your arm/breast area after treatment for breast cancer, following surgery and radiotherapy. You may notice a swelling, tightness, or heaviness in your arm (usually on the same side as your breast cancer) or as swelling around your breast, underarm and back.
your legs/feet following surgery or radiotherapy to the pelvic area for cervical and uterine(womb) and other gynaecological cancers. You may notice clothing/shoes feel tight and your legs/pelvis may feel heavy, and when you press on the skin there is an indent.
the head or neck and can also cause symptoms inside your mouth and throat. You may notice swelling of your tongue and other parts of your mouth, a feeling of fullness or pressure, find it difficult to swallow, or notice changes in your voice.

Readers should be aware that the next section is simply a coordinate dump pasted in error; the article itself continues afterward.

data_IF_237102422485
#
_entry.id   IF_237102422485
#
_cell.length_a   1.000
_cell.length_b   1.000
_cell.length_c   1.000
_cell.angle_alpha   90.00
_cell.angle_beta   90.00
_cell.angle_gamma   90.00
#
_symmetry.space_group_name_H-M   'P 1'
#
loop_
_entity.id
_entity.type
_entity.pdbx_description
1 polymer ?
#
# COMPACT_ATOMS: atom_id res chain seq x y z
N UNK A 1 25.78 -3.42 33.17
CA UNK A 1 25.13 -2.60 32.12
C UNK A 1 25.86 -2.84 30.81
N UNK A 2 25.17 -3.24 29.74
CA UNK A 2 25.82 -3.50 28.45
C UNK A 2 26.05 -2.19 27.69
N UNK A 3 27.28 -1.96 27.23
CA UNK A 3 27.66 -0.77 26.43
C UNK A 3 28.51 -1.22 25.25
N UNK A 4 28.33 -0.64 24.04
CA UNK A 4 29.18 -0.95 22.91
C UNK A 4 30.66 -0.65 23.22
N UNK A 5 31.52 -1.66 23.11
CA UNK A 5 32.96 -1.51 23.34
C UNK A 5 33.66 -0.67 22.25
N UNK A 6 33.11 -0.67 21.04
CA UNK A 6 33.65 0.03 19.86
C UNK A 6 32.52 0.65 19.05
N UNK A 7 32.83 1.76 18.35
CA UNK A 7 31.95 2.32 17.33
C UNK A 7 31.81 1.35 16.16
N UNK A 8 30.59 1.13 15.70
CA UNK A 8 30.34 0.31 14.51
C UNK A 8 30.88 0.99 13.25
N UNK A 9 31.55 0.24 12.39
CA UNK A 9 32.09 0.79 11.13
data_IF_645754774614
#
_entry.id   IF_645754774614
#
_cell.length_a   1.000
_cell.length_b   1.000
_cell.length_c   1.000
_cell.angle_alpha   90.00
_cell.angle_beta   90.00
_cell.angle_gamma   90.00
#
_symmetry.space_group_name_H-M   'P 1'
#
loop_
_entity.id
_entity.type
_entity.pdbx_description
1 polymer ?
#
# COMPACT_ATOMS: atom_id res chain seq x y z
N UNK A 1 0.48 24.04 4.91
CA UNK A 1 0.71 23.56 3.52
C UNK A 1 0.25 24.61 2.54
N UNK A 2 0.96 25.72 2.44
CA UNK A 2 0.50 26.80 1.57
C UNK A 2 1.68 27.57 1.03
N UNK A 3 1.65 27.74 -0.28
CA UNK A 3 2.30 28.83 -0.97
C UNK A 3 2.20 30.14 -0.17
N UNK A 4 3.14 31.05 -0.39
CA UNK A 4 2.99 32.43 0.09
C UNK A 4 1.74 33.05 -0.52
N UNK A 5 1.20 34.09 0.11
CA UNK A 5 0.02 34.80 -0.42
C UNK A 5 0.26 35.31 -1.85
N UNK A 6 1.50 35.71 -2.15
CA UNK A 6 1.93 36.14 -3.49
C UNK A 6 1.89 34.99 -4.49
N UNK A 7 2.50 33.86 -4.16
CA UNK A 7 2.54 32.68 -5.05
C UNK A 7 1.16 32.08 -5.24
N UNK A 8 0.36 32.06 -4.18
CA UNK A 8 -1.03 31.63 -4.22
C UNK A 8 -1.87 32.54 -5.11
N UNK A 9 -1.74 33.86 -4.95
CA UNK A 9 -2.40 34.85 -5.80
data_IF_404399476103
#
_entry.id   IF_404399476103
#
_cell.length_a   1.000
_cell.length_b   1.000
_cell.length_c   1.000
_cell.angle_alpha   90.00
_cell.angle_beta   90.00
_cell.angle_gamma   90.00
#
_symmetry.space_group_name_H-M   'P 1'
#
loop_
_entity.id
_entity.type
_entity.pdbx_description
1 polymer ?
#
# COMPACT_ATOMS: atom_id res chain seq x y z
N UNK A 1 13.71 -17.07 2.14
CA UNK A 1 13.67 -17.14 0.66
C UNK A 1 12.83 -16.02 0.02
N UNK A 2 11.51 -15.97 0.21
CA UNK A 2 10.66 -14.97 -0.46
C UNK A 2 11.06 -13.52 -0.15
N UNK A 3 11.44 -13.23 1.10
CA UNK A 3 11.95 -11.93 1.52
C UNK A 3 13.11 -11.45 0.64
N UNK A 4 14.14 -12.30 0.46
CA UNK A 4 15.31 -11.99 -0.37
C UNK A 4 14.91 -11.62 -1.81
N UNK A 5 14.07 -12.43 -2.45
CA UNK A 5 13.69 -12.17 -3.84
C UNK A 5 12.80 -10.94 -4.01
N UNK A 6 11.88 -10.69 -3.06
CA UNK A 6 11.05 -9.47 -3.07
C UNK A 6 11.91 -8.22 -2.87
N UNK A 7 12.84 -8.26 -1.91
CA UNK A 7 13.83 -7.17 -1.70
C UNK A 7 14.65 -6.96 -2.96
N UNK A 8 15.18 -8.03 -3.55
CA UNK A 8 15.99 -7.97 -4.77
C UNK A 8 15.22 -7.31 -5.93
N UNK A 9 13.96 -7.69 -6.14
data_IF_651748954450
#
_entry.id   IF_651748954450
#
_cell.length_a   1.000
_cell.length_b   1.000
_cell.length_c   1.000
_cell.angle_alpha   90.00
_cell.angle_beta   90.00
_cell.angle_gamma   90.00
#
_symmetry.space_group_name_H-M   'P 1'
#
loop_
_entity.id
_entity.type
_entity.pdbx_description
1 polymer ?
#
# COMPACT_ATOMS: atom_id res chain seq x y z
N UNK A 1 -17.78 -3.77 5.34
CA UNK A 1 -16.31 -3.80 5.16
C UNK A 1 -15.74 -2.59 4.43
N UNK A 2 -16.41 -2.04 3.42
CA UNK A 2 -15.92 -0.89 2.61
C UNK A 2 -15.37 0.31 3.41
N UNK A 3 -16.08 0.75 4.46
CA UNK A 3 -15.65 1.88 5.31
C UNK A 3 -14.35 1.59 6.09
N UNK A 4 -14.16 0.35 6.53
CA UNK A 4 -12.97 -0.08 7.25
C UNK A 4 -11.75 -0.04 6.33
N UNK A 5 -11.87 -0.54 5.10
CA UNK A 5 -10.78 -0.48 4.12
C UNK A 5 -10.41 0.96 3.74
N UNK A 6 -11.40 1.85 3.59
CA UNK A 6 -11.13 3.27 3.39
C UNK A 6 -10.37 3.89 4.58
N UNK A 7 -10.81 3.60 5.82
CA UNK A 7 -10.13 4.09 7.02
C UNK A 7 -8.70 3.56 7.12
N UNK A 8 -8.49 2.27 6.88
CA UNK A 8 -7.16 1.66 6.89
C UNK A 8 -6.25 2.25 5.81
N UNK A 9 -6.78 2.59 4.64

It usually takes some time for Lymphoedema to develop after cancer treatment. Symptoms can take many months or even years to appear.
Some people experience swelling immediately after surgery, but this is not Lymphoedema, it’s part of the healing process and should get better within a few weeks.
If you do experience any swelling a while after treatment, or any swelling following treatment that does not reduce within the expected timeframe, speak to your healthcare team or GP who can refer you to a lymphoedema clinic. There you will get help on reducing swelling, skin care to prevent infections, and improving quality of life.
What other side-effects can I expect?
You are likely to experience fatigue and, for many people, there can be a significant an impact on emotional and mental health both during and after cancer treatment. Other common side-effects include: nausea/sickness, dizziness, bowel dysfunction, sensitivity to light and noise.